Yesterday, Margaret Starbird posted to a Magdalene forum about how the accusations of prostitute might have originated. See below. Her second theory is fascinating because it draws on the hierodule (sacred temple prostitute in the ancient world) theory without making Magdalene an actual sacred whore. Margaret also explains why July 22 or 22/7 may have been chosen as Magdalene’s feastday. Most intriguing. It’s my mother-in-law’s birthday, too. Hee hee.
There is no scriptural foundation whatever for the idea that Mary Magdalene was a common prostitute. That “tradition” was derived from two possible sources:
1) her conflation with the woman who anointed Jesus at the banquet (Mary of Bethany in John’s Gospel) whom Luke calls “a sinner from the town” (Luke 7:37). Anointing of the “Bridegroom King” was the privilege of the Bride in ancient cults of the sacred marriage, but by the time the Gospels were written, the pagan ritual was performed by a “consecrated priestess” (“sacred prostitute”). Because of the association with the pagan rites, this “misidentification” became associated with Mary Magdalene.
2) in Judiasm, there is a strong theme of Yahweh’s unconditional love for his “Bride,” the people of Israel, who are not always faithful to him and often “prostitute” themselves before false gods….but God always calls them back and forgives him. He instructs Hosea to marry the prostitute Gomer and take her back when she is unfaithful, as “a sign for My love for My people….”So we have a “leitmotif” of God’s marriage to a “prostitute” throughout Jewish Scripture…. manifested in Christian tradition with the marriage of Jesus and Mary Magdalene, who represents her land and people (as in Isaiah 62)… “No longer shall she be called forsaken….”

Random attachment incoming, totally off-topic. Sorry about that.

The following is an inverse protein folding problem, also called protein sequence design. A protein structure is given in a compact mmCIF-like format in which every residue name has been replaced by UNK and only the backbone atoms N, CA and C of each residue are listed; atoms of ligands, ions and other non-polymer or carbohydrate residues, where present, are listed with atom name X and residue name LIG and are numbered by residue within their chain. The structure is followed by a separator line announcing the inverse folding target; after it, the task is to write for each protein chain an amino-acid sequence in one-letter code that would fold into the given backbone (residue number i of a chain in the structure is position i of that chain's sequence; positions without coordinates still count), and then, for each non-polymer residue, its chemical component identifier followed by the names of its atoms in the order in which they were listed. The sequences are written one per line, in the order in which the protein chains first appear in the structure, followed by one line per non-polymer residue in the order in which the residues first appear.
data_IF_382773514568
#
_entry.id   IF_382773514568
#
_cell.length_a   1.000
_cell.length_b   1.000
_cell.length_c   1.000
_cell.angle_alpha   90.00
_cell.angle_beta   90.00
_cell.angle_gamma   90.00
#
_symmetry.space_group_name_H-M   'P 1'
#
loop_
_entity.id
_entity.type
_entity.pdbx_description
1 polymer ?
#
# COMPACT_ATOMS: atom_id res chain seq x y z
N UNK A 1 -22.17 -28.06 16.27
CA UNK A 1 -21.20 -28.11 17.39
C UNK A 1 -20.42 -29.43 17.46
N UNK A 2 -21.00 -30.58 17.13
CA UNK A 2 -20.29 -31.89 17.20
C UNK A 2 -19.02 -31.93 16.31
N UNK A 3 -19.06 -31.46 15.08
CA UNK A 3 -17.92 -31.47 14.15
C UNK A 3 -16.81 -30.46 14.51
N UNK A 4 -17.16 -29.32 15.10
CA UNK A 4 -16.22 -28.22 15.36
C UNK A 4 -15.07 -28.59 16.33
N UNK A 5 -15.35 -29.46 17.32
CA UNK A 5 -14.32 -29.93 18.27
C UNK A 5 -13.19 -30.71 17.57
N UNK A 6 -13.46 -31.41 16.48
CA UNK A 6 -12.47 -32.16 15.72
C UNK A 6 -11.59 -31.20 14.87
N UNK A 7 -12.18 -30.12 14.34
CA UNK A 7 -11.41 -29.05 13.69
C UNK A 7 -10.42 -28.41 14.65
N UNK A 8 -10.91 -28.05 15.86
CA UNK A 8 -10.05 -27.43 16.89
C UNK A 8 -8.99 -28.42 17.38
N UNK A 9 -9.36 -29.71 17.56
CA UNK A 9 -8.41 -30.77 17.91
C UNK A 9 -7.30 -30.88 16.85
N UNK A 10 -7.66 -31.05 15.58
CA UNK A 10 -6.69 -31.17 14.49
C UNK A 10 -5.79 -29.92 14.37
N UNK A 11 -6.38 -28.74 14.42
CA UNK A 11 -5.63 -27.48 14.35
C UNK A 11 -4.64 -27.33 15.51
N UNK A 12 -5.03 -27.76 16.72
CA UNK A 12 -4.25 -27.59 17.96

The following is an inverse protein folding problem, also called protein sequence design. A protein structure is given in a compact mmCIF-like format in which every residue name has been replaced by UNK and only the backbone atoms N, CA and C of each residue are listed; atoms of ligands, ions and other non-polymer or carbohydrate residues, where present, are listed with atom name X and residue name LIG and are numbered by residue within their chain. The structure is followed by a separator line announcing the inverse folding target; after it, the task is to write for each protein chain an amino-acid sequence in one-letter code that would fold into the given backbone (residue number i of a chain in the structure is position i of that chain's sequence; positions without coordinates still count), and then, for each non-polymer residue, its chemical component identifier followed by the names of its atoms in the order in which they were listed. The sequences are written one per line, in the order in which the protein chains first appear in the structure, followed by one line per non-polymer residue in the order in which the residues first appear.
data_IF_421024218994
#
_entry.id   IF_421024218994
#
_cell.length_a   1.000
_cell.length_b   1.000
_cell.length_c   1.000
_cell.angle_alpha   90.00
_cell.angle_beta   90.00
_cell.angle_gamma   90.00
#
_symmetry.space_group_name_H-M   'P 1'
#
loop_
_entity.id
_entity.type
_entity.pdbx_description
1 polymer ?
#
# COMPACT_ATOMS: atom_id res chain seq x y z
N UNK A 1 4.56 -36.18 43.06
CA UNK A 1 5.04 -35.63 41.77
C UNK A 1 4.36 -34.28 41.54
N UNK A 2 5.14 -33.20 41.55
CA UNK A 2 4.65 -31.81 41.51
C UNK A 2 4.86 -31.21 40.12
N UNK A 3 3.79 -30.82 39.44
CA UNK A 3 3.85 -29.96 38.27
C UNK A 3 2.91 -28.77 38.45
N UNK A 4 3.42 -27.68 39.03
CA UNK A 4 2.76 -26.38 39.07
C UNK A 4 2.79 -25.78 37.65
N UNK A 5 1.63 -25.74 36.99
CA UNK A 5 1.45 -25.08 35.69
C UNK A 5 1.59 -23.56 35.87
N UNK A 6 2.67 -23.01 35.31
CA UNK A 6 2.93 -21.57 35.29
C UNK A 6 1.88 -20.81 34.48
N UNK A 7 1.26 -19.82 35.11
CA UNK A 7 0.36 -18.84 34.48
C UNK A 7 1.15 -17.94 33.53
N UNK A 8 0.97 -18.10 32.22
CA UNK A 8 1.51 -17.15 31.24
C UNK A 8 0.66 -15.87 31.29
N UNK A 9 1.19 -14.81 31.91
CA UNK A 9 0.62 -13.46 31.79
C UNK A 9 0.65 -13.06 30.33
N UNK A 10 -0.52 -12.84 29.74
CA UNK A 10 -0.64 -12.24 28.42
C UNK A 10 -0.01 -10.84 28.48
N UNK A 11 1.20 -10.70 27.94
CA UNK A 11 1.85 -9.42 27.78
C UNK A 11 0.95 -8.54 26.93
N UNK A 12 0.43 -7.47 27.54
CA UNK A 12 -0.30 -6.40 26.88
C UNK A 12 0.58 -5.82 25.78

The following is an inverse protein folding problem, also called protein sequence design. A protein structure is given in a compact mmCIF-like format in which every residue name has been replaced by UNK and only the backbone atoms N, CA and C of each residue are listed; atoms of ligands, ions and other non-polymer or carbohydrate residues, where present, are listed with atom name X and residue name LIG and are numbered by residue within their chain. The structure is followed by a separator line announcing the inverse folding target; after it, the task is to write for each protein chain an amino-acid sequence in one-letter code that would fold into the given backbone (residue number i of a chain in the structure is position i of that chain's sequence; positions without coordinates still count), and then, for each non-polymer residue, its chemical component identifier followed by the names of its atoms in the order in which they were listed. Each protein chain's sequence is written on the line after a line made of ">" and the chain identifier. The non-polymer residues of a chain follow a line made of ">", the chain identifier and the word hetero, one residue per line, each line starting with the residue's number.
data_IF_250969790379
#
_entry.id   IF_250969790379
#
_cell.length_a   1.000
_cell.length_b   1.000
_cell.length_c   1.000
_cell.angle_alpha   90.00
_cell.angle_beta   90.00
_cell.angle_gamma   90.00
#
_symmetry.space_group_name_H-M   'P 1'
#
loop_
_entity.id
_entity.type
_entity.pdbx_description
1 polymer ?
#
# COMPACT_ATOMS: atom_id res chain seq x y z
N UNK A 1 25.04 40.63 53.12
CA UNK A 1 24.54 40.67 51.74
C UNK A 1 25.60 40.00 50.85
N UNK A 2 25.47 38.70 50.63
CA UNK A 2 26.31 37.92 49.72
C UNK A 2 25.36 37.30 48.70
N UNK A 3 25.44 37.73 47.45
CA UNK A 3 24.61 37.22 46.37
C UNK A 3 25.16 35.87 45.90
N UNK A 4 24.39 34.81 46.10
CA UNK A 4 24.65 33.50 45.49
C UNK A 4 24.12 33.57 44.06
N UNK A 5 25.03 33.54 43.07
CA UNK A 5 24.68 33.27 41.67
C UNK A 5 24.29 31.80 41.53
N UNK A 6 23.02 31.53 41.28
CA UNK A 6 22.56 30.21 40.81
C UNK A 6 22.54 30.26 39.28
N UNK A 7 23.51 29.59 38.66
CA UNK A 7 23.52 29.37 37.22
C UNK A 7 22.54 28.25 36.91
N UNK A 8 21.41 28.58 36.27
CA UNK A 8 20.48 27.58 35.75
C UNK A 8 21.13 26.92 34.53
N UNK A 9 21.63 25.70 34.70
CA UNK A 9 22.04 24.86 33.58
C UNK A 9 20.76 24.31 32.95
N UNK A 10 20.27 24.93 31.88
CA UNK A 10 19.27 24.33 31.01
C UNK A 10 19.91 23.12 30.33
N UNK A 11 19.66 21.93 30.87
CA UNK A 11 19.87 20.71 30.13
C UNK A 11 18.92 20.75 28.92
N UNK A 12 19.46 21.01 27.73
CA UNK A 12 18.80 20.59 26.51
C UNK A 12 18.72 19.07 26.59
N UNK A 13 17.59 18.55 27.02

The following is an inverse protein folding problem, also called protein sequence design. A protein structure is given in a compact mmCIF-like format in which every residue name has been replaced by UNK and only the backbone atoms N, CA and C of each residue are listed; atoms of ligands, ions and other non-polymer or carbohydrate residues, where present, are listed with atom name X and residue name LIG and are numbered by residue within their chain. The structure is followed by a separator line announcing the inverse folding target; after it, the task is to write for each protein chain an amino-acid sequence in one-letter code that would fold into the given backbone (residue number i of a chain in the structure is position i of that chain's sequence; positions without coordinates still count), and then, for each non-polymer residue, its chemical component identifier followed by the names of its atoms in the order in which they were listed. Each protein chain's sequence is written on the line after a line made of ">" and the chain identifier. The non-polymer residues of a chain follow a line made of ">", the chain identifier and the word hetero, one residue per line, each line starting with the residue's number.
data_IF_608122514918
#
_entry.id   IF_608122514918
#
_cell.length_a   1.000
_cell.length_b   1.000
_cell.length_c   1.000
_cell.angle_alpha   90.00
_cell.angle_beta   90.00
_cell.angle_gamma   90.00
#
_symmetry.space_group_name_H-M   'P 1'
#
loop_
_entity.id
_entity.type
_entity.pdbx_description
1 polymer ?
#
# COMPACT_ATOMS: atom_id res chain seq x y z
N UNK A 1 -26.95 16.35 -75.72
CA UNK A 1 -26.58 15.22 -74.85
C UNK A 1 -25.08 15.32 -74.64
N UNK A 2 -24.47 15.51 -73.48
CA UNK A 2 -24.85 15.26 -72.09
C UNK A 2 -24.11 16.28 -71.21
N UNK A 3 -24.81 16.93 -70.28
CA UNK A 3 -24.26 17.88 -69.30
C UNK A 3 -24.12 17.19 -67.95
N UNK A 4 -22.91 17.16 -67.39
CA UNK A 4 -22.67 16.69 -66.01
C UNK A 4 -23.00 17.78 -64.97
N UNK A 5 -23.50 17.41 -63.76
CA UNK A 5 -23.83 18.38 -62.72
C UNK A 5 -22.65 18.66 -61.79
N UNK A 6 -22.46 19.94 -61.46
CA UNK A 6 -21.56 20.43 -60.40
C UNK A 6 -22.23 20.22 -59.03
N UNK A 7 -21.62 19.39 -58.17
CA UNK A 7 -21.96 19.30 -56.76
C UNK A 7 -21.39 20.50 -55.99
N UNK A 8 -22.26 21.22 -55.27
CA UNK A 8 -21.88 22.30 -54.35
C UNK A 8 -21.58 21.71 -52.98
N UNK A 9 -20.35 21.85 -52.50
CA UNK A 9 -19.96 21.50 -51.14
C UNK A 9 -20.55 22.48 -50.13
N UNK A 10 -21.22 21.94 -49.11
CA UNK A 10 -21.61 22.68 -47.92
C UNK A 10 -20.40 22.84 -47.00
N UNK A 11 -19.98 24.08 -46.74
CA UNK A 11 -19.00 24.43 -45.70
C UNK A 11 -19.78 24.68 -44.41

I think the “prostitute” tradition is a combination of the two
possiblilities outlined above…. Magdalene as “Bride” represents the community/church/people and anoints the King/Messiah in this role. She was never a “prostitute.” I also think that we never would have had that tradition if Luke hadn’t removed the anointing scene away from Bethany and if he hadn’t stated that the woman was “a sinner” and made such a point about her being forgiven for her sins “because she loved much.”–He really
did a job on her (Luke 7).
Her feastday in the Western Church was adopted from the Eastern Orthodox in (I think) the 6th century. I personally think it
is because 22/7 is the ratio used to calculate the area and circumference of circles, a very important formula in sacred geometry and related by association with the “vesica piscis” (her pre-eminent symbol, formed when two circles intersect one another)…()
It’s also exactly one week before the feast day of her sister Martha.
peace and light,